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Spermicide is a chemical that destroys sperm and reduces the chance of pregnancy. It is a contraceptive substance that a person can insert inside their vagina. There are different spermicide options, including creams, gels, and films. People can use them alone or in combination with other barrier birth control methods, such as condoms.

This article explores what spermicide is in more detail, the different forms a person can use, and the companies that stock them. It also explores some frequently asked questions and alternative products.

Spermicide is a type of barrier contraception that prevents sperm from reaching an egg. Most spermicides contain the chemical nonoxynol-9, which damages sperm. Typically, an individual inserts spermicide in their vagina, where it forms a barrier that slows and kills sperm, preventing it from entering the uterus. It is available without a prescription and comes in different forms, such as creams, foams, gels, films, and suppositories.

Evidence suggests that when people use it alone, spermicides are among the least effective types of birth control. Therefore, many experts recommend using other forms of barrier methods, such as condoms or diaphragms, in addition to spermicides. For example, when people use them together correctly, the pregnancy rate for spermicide and condoms is less than 1%.

Additionally, it is advisable that individuals use spermicides and condoms together, as spermicides alone do not provide any protection against sexually transmitted infections (STIs).

Spermicide comes in different forms and characteristics. Some include the below.

Please note that the writer of this article has not tried these products. All information presented is purely research-based.


A spermicidal film, or vaginal contraceptive film (VCF), consists of a thin sheet of film that an individual folds in quarters and in half again before inserting into the vagina. It acts as a barrier that absorbs vaginal secretions, and as a result, it melts into a thick gel. People should insert the film at least 15 minutes before engaging in sexual intercourse.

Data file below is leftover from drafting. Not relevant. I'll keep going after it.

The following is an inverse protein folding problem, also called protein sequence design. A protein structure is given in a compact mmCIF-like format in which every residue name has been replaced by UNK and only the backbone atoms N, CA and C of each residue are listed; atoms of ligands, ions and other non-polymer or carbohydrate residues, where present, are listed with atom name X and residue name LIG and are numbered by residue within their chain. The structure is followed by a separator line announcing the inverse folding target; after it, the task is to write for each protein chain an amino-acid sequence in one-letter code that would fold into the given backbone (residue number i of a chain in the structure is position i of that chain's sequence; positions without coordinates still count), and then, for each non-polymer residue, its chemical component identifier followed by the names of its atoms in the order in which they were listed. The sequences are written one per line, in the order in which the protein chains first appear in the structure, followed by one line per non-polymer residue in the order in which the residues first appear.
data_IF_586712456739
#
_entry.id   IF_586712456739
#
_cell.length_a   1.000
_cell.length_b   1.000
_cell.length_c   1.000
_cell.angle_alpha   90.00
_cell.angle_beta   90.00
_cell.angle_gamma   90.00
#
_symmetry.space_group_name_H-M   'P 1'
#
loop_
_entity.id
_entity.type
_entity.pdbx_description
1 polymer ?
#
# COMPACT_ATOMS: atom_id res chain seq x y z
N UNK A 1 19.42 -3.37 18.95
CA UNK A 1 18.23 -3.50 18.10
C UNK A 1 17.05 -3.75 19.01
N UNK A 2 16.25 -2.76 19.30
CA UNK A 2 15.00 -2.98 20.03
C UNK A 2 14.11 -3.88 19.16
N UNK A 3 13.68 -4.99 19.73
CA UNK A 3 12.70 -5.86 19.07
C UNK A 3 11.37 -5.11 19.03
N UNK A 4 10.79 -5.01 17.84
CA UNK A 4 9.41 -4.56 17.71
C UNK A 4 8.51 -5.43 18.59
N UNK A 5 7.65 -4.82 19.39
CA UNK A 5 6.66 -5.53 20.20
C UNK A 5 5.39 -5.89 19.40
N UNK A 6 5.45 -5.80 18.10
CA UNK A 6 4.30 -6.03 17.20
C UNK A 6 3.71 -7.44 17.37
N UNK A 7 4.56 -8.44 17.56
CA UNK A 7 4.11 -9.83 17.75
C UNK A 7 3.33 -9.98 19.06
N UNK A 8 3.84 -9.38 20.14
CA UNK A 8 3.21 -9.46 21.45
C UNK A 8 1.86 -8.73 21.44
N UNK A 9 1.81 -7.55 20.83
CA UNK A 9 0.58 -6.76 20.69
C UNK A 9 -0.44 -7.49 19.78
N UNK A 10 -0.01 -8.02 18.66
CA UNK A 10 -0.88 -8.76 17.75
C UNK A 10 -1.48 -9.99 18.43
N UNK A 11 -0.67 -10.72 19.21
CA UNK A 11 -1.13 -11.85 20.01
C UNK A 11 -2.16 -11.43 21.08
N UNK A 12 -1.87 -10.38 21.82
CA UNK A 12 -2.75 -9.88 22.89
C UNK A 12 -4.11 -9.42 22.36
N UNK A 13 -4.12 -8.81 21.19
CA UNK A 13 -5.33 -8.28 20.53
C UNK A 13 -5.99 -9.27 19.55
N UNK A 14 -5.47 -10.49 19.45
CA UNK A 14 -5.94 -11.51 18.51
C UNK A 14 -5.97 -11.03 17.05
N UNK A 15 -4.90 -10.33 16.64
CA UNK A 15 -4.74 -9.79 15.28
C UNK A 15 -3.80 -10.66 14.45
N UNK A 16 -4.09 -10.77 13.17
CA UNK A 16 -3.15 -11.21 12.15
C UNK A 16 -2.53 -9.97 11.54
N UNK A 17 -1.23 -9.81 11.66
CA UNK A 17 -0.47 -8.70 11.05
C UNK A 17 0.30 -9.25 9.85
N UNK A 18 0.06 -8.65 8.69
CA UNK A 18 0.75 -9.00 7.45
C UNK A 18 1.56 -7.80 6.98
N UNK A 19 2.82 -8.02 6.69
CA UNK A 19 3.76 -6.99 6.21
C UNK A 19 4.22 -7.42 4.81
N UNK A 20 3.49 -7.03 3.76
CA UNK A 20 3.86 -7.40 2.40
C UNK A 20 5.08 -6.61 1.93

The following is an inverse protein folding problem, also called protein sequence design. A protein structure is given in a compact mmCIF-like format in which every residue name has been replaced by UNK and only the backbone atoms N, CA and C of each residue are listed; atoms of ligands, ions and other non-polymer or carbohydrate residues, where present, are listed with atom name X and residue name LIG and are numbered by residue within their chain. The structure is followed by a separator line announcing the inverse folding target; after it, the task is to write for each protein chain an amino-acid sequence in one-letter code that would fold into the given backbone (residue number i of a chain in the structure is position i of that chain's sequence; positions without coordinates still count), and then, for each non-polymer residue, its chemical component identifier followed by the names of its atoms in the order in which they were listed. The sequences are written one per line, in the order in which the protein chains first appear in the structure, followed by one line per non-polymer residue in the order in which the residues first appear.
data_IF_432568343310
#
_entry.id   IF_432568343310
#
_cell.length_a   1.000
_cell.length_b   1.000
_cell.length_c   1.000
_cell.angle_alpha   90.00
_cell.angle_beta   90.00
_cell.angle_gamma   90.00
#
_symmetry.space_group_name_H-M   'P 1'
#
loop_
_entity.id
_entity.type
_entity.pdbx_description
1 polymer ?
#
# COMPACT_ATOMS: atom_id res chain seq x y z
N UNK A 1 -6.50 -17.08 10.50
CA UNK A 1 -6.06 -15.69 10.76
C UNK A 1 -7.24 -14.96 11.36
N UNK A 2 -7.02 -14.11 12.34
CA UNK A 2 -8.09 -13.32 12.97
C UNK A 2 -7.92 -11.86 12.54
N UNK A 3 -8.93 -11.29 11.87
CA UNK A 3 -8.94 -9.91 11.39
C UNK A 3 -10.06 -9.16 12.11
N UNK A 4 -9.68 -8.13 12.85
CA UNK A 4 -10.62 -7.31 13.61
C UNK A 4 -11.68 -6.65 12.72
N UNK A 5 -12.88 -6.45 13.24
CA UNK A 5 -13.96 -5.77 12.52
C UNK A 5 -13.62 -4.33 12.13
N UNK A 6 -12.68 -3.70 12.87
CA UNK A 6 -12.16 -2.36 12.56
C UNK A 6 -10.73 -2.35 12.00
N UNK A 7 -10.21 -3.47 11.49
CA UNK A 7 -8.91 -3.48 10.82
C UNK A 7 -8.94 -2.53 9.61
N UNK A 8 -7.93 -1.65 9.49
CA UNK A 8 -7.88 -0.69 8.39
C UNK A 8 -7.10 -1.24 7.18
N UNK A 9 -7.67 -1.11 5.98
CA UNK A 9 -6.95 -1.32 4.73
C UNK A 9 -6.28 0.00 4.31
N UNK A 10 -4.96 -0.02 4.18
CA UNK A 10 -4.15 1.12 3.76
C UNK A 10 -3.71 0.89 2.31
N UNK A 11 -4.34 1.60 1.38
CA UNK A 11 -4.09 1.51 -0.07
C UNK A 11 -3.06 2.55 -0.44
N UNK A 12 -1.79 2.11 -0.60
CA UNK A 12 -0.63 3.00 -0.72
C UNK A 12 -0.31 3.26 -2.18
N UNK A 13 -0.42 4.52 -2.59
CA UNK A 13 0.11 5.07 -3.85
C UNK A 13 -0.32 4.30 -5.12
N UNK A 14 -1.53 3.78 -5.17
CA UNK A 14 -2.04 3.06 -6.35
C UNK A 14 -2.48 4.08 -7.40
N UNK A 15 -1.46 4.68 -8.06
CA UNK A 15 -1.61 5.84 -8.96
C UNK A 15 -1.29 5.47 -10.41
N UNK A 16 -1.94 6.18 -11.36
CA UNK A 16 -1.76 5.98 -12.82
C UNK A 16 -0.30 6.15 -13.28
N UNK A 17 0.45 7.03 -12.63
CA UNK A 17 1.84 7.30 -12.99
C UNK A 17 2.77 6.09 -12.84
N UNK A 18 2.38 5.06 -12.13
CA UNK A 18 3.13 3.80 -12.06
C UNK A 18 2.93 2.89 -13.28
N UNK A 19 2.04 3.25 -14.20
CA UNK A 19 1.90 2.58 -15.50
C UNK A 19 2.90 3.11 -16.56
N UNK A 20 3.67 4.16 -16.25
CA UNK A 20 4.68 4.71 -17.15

Some places that stock spermicidal films include CVS.

This VCF costs $16.99, and people can add up to six packages to their order. The pharmacy recommends individuals ensure their hands are dry before inserting the film and use only one piece before each act of intercourse.

According to the CVS Pharmacy website, individuals should see a medical professional if they experience irritation or burning in their genital area.

The website accepts payments with the help of Flexible Savings Accounts (FSAs) and Health Savings Accounts (HSAs).


Contraceptive foams come in aerosol cans and an applicator. People need to shake the can first then fill the applicator with the spermicide. They then insert it into the vagina and push the plunger to release the foam. Foams are immediately active, and individuals should insert them less than 1 hour prior to sexual intercourse.

Walmart stocks a vaginal contraceptive foam that contains 13 applications. It weighs 0.16 lb and comes with the following dimensions:

  • length: 1.5 inches (in)
  • width: 2.25 in
  • height: 5.5 in

Walmart also accepts both HSA and FSA payments.


These are solid forms of concentrated spermicide that melt into a foam after insertion inside the vagina. People should use a new insert every time they engage in sexual intercourse. Those who use spermicidal suppositories should wait 10–15 minutes before having sex to allow the product to melt.

Online companies that offer vaginal suppositories and tablets for contraception use include Instacart.